Your AC is designed to cool your home unaided. This means when you see yourself stationing fans all over your home so as to take off the extra heat your AC can’t manage, chances are your AC is not working as it should. That said, there are many components in an AC that at times you may not exactly know where to start from.
Unfortunately, one of the most ignored microsystems is the refrigerant cycle. If you are lucky to have a newer system, refrigerant levels are usually up to the recommended point, but for slightly older systems this may not be the case. Below are the signs which indicate your AC needs a refrigerant recharge.
Unless your AC system has completely broken down, your home may still feel a bit colder indoors than outdoors. However, if you adjust your thermostat to lower and lower levels without seeing any noticeable change in your indoor temperature, then the refrigerant may be to blame. The refrigerant plays a key role in ferrying heat from your home to the outdoor environment. This means when it is not enough, your system won’t perform as well.
There are many reasons why your unit may produce gurgles and hisses. However, when these noises combine with the fact that your home is not adequately cooled, they may point to a refrigerant leak. Refrigerant systems ought to be sealed permanently and none of the fluids should escape. Hisses and gargles are signs of leakages especially when they happen around the refrigerant line. The best step to take is to turn off the unit and immediately call for service.
When your registers don’t blow cool air, there must be something wrong. However, some homeowners especially those running heat pumps have been confusing this problem with the fact that during winter, the registers may not feel as warm. Heat pumps work just like refrigerators. During summer, they help pull out heat from your home and send it outside while in winter they do the opposite. If the vents within your home are not up to scratch, having your AC serviced and refrigerant recharged could help sort out the problem.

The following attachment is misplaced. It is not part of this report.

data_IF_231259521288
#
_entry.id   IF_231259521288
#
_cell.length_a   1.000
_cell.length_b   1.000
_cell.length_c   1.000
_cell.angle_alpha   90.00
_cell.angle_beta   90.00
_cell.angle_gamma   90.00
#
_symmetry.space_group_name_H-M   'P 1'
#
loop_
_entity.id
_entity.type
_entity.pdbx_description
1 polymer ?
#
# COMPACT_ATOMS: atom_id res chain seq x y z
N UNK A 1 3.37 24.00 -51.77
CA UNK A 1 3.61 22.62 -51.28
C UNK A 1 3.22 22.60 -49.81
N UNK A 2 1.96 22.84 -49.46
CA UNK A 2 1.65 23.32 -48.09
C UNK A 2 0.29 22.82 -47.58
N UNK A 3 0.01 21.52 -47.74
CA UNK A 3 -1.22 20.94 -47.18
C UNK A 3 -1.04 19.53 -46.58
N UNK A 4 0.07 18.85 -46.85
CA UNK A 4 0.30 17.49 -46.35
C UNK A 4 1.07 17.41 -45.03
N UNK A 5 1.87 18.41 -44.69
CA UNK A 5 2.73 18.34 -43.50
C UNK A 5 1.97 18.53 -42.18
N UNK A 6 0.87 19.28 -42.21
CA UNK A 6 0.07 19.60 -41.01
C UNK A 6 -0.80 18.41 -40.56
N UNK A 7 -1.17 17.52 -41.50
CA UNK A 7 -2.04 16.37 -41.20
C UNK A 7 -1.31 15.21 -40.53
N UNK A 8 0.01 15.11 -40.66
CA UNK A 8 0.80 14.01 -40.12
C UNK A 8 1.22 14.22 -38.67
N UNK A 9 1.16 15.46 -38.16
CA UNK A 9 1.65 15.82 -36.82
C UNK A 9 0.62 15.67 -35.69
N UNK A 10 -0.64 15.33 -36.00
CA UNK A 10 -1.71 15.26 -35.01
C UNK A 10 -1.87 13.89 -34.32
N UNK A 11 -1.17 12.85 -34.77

Your energy bill is a direct reflection of how your unit is consuming energy. You may even try to turn the AC lower and lower to see whether you can get some relief on your bill, but still see no impact. Most of the times, a unit that is low on refrigerant tends to consume an enormous amount of energy. To help tame this, call your local HVAC expert to do a refrigerant check.
To add to the above, whenever you see ice building up on your refrigerant line, just know that something is not right with the refrigerant. What happens is, low refrigerant levels make your evaporator coil to get colder and colder. This is because the refrigerant absorbs little heat from indoors and the colder refrigerant progressively keeps cycling over and over. This causes the ice buildup.